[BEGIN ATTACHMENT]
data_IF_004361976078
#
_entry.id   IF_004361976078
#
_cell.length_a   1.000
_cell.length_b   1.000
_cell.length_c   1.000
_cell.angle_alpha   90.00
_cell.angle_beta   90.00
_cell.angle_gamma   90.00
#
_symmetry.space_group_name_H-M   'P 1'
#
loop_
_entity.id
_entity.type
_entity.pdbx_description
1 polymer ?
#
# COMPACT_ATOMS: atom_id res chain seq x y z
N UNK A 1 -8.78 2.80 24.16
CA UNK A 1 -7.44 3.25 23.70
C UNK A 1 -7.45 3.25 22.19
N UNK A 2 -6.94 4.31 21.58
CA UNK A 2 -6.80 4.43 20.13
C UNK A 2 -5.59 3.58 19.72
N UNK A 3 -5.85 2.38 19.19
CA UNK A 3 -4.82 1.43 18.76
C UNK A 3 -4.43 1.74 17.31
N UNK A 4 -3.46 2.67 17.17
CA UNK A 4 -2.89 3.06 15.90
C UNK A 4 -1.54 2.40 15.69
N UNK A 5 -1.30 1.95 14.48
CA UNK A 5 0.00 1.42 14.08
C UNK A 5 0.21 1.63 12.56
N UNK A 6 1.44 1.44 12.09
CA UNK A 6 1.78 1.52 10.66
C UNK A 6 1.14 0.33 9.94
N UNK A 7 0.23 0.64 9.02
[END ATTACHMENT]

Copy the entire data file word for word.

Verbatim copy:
data_IF_004361976078
#
_entry.id   IF_004361976078
#
_cell.length_a   1.000
_cell.length_b   1.000
_cell.length_c   1.000
_cell.angle_alpha   90.00
_cell.angle_beta   90.00
_cell.angle_gamma   90.00
#
_symmetry.space_group_name_H-M   'P 1'
#
loop_
_entity.id
_entity.type
_entity.pdbx_description
1 polymer ?
#
# COMPACT_ATOMS: atom_id res chain seq x y z
N UNK A 1 -8.78 2.80 24.16
CA UNK A 1 -7.44 3.25 23.70
C UNK A 1 -7.45 3.25 22.19
N UNK A 2 -6.94 4.31 21.58
CA UNK A 2 -6.80 4.43 20.13
C UNK A 2 -5.59 3.58 19.72
N UNK A 3 -5.85 2.38 19.19
CA UNK A 3 -4.82 1.43 18.76
C UNK A 3 -4.43 1.74 17.31
N UNK A 4 -3.46 2.67 17.17
CA UNK A 4 -2.89 3.06 15.90
C UNK A 4 -1.54 2.40 15.69
N UNK A 5 -1.30 1.95 14.48
CA UNK A 5 0.00 1.42 14.08
C UNK A 5 0.21 1.63 12.56
N UNK A 6 1.44 1.44 12.09
CA UNK A 6 1.78 1.52 10.66
C UNK A 6 1.14 0.33 9.94
N UNK A 7 0.23 0.64 9.02